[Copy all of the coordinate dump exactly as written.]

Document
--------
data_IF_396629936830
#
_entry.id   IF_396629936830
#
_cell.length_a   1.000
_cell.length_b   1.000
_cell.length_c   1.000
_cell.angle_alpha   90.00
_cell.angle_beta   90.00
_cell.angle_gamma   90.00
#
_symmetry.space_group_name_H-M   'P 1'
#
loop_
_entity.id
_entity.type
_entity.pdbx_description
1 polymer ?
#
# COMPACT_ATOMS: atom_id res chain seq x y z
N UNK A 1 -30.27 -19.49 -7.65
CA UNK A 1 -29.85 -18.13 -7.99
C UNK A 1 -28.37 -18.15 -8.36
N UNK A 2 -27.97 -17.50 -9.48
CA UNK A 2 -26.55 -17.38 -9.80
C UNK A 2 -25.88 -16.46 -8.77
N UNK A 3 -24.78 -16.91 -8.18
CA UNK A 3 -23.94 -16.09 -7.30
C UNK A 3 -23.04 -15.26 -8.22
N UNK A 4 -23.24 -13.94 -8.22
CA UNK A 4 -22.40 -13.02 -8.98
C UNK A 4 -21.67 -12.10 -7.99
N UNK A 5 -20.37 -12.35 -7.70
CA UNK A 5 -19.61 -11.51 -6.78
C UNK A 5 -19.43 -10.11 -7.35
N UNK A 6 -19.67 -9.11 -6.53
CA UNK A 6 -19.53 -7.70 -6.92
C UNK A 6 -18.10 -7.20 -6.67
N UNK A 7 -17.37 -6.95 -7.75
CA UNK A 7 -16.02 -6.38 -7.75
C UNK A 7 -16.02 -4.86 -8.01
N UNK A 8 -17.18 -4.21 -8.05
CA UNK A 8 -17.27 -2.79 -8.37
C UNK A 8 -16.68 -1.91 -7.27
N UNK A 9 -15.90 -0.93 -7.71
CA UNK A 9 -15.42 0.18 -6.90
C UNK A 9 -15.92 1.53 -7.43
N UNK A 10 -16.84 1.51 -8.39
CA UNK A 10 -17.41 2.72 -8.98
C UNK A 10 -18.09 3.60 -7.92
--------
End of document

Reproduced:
data_IF_396629936830
#
_entry.id   IF_396629936830
#
_cell.length_a   1.000
_cell.length_b   1.000
_cell.length_c   1.000
_cell.angle_alpha   90.00
_cell.angle_beta   90.00
_cell.angle_gamma   90.00
#
_symmetry.space_group_name_H-M   'P 1'
#
loop_
_entity.id
_entity.type
_entity.pdbx_description
1 polymer ?
#
# COMPACT_ATOMS: atom_id res chain seq x y z
N UNK A 1 -30.27 -19.49 -7.65
CA UNK A 1 -29.85 -18.13 -7.99
C UNK A 1 -28.37 -18.15 -8.36
N UNK A 2 -27.97 -17.50 -9.48
CA UNK A 2 -26.55 -17.38 -9.80
C UNK A 2 -25.88 -16.46 -8.77
N UNK A 3 -24.78 -16.91 -8.18
CA UNK A 3 -23.94 -16.09 -7.30
C UNK A 3 -23.04 -15.26 -8.22
N UNK A 4 -23.24 -13.94 -8.22
CA UNK A 4 -22.40 -13.02 -8.98
C UNK A 4 -21.67 -12.10 -7.99
N UNK A 5 -20.37 -12.35 -7.70
CA UNK A 5 -19.61 -11.51 -6.78
C UNK A 5 -19.43 -10.11 -7.35
N UNK A 6 -19.67 -9.11 -6.53
CA UNK A 6 -19.53 -7.70 -6.92
C UNK A 6 -18.10 -7.20 -6.67
N UNK A 7 -17.37 -6.95 -7.75
CA UNK A 7 -16.02 -6.38 -7.75
C UNK A 7 -16.02 -4.86 -8.01
N UNK A 8 -17.18 -4.21 -8.05
CA UNK A 8 -17.27 -2.79 -8.37
C UNK A 8 -16.68 -1.91 -7.27
N UNK A 9 -15.90 -0.93 -7.71
CA UNK A 9 -15.42 0.18 -6.90
C UNK A 9 -15.92 1.53 -7.43
N UNK A 10 -16.84 1.51 -8.39
CA UNK A 10 -17.41 2.72 -8.98
C UNK A 10 -18.09 3.60 -7.92